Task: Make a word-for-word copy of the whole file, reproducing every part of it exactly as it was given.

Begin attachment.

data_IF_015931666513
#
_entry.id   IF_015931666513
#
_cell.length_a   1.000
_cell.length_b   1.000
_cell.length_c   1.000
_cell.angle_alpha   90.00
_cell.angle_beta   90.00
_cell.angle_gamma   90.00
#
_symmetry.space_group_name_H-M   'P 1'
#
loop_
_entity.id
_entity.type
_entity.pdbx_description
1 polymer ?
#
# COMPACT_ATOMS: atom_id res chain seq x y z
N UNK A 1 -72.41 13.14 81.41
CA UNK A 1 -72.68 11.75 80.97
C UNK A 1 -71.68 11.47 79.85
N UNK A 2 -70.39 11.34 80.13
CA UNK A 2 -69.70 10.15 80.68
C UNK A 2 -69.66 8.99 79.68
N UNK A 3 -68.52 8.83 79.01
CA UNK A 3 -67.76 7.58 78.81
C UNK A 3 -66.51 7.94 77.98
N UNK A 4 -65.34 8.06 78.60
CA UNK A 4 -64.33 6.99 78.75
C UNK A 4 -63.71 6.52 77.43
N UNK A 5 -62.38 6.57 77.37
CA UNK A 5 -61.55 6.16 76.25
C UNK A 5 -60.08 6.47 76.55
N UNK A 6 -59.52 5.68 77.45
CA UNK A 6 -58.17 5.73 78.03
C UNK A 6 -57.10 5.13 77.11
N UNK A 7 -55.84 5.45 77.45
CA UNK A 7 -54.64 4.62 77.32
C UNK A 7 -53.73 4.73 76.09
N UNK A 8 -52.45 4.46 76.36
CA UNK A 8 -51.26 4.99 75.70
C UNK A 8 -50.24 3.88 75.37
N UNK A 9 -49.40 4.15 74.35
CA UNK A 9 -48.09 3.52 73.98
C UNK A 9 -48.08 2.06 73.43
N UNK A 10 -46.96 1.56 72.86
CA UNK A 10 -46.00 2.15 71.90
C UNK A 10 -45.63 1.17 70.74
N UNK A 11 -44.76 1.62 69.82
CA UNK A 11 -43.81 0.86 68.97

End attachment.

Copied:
data_IF_015931666513
#
_entry.id   IF_015931666513
#
_cell.length_a   1.000
_cell.length_b   1.000
_cell.length_c   1.000
_cell.angle_alpha   90.00
_cell.angle_beta   90.00
_cell.angle_gamma   90.00
#
_symmetry.space_group_name_H-M   'P 1'
#
loop_
_entity.id
_entity.type
_entity.pdbx_description
1 polymer ?
#
# COMPACT_ATOMS: atom_id res chain seq x y z
N UNK A 1 -72.41 13.14 81.41
CA UNK A 1 -72.68 11.75 80.97
C UNK A 1 -71.68 11.47 79.85
N UNK A 2 -70.39 11.34 80.13
CA UNK A 2 -69.70 10.15 80.68
C UNK A 2 -69.66 8.99 79.68
N UNK A 3 -68.52 8.83 79.01
CA UNK A 3 -67.76 7.58 78.81
C UNK A 3 -66.51 7.94 77.98
N UNK A 4 -65.34 8.06 78.60
CA UNK A 4 -64.33 6.99 78.75
C UNK A 4 -63.71 6.52 77.43
N UNK A 5 -62.38 6.57 77.37
CA UNK A 5 -61.55 6.16 76.25
C UNK A 5 -60.08 6.47 76.55
N UNK A 6 -59.52 5.68 77.45
CA UNK A 6 -58.17 5.73 78.03
C UNK A 6 -57.10 5.13 77.11
N UNK A 7 -55.84 5.45 77.45
CA UNK A 7 -54.64 4.62 77.32
C UNK A 7 -53.73 4.73 76.09
N UNK A 8 -52.45 4.46 76.36
CA UNK A 8 -51.26 4.99 75.70
C UNK A 8 -50.24 3.88 75.37
N UNK A 9 -49.40 4.15 74.35
CA UNK A 9 -48.09 3.52 73.98
C UNK A 9 -48.08 2.06 73.43
N UNK A 10 -46.96 1.56 72.86
CA UNK A 10 -46.00 2.15 71.90
C UNK A 10 -45.63 1.17 70.74
N UNK A 11 -44.76 1.62 69.82
CA UNK A 11 -43.81 0.86 68.97